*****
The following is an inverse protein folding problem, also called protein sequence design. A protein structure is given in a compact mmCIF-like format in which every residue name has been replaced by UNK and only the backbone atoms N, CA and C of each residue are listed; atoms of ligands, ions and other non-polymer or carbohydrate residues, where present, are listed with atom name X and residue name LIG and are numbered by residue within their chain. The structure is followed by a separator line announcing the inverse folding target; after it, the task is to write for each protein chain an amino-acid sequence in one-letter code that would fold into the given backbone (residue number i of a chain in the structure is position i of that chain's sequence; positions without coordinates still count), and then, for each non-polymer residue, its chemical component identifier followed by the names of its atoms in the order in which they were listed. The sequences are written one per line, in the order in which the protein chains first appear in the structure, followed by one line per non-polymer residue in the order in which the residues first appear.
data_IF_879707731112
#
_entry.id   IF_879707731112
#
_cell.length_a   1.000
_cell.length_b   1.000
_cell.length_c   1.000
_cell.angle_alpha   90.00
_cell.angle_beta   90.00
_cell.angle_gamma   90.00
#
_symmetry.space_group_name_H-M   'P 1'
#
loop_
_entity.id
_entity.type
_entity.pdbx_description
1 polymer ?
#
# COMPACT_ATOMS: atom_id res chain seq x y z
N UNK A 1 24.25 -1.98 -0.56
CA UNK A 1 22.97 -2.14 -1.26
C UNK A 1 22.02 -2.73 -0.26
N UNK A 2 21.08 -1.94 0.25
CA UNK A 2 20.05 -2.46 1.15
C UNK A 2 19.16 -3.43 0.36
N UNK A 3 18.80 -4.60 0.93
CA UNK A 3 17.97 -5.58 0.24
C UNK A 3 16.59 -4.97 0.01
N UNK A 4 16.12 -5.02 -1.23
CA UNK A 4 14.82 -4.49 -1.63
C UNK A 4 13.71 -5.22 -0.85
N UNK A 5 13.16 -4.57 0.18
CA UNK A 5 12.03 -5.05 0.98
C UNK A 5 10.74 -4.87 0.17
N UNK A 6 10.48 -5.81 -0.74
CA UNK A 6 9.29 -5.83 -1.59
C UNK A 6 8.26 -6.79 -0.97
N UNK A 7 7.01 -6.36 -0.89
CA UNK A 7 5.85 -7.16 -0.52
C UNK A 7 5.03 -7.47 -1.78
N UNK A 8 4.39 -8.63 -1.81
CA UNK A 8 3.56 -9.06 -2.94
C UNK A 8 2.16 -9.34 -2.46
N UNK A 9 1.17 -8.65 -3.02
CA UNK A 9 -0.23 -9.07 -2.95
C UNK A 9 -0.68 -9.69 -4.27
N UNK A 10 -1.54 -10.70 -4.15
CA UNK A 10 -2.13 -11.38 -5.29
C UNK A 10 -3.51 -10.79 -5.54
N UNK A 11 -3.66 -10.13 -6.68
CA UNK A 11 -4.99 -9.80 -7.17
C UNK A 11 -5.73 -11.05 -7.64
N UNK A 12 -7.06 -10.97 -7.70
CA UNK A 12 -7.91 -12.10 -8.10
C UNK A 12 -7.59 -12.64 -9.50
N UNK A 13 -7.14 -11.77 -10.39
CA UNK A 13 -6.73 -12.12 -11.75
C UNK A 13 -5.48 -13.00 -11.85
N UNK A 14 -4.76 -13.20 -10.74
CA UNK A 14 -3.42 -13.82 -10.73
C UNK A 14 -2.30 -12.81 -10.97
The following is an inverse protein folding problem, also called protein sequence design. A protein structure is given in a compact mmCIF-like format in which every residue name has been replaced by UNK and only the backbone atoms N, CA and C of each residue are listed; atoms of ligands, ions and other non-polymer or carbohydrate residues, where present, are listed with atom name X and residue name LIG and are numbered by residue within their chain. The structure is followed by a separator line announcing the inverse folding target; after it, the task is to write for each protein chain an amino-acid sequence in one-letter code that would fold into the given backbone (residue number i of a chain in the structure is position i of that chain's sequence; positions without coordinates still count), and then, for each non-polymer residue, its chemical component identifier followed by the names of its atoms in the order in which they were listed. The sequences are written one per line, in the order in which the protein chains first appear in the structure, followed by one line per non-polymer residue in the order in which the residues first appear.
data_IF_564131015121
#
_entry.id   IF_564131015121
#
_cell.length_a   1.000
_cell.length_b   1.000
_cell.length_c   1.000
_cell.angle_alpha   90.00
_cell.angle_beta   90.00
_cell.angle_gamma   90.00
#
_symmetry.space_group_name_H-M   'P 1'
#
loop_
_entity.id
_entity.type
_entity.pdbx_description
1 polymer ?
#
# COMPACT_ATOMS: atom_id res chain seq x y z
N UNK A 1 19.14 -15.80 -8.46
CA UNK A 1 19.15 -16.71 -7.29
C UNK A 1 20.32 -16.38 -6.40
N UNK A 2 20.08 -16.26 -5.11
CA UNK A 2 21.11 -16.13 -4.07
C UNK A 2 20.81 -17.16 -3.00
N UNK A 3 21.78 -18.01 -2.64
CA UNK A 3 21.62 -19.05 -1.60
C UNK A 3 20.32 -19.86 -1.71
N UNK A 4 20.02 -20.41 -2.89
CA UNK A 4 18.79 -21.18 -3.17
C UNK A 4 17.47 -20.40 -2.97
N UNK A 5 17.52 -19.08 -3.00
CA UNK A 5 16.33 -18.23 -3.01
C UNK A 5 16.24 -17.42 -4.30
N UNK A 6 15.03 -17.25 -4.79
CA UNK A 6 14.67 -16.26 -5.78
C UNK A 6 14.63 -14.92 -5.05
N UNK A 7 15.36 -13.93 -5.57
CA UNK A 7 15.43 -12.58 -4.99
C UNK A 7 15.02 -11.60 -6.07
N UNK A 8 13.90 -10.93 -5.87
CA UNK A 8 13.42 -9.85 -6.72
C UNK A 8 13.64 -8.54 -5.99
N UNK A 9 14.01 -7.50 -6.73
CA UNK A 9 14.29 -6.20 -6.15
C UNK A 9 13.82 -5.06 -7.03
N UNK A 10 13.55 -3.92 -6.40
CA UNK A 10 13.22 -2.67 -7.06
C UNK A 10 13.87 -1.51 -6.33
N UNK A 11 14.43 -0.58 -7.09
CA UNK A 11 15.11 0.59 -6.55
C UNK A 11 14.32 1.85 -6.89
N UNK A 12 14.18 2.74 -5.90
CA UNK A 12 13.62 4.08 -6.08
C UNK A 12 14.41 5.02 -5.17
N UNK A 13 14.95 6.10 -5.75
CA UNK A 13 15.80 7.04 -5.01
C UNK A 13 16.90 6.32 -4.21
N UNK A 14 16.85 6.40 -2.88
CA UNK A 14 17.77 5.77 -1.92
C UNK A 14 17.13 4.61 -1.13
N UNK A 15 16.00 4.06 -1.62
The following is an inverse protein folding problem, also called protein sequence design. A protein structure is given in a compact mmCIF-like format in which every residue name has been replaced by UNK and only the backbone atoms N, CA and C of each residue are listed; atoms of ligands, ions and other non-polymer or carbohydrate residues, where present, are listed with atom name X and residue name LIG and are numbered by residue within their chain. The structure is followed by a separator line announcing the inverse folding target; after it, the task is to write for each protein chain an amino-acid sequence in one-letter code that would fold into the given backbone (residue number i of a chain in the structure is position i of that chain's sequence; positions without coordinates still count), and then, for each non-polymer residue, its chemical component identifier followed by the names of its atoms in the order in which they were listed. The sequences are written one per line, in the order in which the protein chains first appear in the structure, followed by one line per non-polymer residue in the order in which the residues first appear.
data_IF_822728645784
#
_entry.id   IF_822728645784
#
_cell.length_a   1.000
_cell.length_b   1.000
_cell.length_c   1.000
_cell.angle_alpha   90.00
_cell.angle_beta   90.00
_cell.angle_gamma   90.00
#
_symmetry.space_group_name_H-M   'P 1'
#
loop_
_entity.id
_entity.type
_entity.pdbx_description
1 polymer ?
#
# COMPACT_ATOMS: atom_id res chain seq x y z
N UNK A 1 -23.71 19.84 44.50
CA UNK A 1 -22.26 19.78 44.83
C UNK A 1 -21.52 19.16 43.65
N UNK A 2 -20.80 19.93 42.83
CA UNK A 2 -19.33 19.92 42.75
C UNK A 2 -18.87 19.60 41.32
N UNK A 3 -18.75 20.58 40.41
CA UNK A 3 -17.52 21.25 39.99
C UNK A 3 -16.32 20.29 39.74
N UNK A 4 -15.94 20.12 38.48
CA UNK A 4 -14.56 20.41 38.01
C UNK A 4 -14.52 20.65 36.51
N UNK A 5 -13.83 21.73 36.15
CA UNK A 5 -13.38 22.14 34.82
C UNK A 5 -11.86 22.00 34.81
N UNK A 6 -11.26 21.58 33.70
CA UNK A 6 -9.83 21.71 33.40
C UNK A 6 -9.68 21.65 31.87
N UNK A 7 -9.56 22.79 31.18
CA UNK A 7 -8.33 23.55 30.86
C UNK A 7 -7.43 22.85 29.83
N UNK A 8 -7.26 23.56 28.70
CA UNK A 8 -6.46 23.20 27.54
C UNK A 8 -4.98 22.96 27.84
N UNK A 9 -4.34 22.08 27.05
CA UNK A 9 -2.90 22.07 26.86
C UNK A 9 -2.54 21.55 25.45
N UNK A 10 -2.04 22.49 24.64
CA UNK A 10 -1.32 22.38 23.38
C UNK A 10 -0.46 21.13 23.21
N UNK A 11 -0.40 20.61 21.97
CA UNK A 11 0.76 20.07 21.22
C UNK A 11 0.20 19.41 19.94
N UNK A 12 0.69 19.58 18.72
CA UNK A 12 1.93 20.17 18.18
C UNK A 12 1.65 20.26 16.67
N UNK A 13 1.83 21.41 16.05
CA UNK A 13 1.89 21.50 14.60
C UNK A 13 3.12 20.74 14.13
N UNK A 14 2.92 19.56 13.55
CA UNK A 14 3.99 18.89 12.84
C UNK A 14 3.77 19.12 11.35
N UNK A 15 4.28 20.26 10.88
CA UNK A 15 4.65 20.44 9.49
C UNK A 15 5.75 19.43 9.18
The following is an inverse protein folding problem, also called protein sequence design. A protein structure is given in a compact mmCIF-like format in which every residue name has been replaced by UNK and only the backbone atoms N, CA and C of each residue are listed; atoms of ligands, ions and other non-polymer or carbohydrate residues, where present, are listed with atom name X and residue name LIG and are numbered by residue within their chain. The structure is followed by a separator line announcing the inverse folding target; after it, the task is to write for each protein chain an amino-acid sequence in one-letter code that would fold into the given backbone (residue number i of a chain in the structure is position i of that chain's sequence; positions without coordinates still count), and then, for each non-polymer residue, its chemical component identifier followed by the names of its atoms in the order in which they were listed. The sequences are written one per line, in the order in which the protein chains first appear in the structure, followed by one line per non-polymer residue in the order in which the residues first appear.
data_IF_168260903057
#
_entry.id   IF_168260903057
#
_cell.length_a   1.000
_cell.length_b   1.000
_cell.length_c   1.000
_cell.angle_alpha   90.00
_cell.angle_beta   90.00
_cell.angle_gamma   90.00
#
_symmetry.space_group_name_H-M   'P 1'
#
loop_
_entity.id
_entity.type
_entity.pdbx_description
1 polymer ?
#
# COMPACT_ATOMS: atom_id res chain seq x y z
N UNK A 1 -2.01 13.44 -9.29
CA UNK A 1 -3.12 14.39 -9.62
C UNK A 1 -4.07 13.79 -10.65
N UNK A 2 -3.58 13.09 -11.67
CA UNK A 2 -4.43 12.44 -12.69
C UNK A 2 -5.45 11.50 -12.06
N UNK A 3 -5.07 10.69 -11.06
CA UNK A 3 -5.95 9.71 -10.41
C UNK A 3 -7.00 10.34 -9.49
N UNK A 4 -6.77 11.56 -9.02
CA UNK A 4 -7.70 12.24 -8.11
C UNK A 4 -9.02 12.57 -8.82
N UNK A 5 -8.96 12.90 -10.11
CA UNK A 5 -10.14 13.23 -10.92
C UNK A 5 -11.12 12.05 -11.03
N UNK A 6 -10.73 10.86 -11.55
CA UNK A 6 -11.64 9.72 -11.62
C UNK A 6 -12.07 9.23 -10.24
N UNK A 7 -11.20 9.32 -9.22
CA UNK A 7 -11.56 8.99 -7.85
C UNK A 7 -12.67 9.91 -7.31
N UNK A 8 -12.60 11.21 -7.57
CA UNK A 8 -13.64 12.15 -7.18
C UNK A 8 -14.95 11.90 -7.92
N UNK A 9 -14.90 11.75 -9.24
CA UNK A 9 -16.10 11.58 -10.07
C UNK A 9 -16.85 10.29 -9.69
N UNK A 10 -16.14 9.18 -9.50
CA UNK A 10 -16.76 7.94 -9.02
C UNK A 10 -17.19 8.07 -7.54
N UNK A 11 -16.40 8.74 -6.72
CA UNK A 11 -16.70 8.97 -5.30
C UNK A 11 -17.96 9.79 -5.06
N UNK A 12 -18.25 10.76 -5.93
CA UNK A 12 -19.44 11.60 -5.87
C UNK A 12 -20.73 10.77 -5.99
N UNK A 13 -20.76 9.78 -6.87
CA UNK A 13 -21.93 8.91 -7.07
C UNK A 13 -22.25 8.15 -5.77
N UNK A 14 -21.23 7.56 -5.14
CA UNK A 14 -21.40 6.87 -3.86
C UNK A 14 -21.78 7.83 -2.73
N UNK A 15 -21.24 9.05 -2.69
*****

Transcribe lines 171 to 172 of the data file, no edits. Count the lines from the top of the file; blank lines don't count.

CA UNK A 8 -6.46 23.20 27.54
C UNK A 8 -4.98 22.96 27.84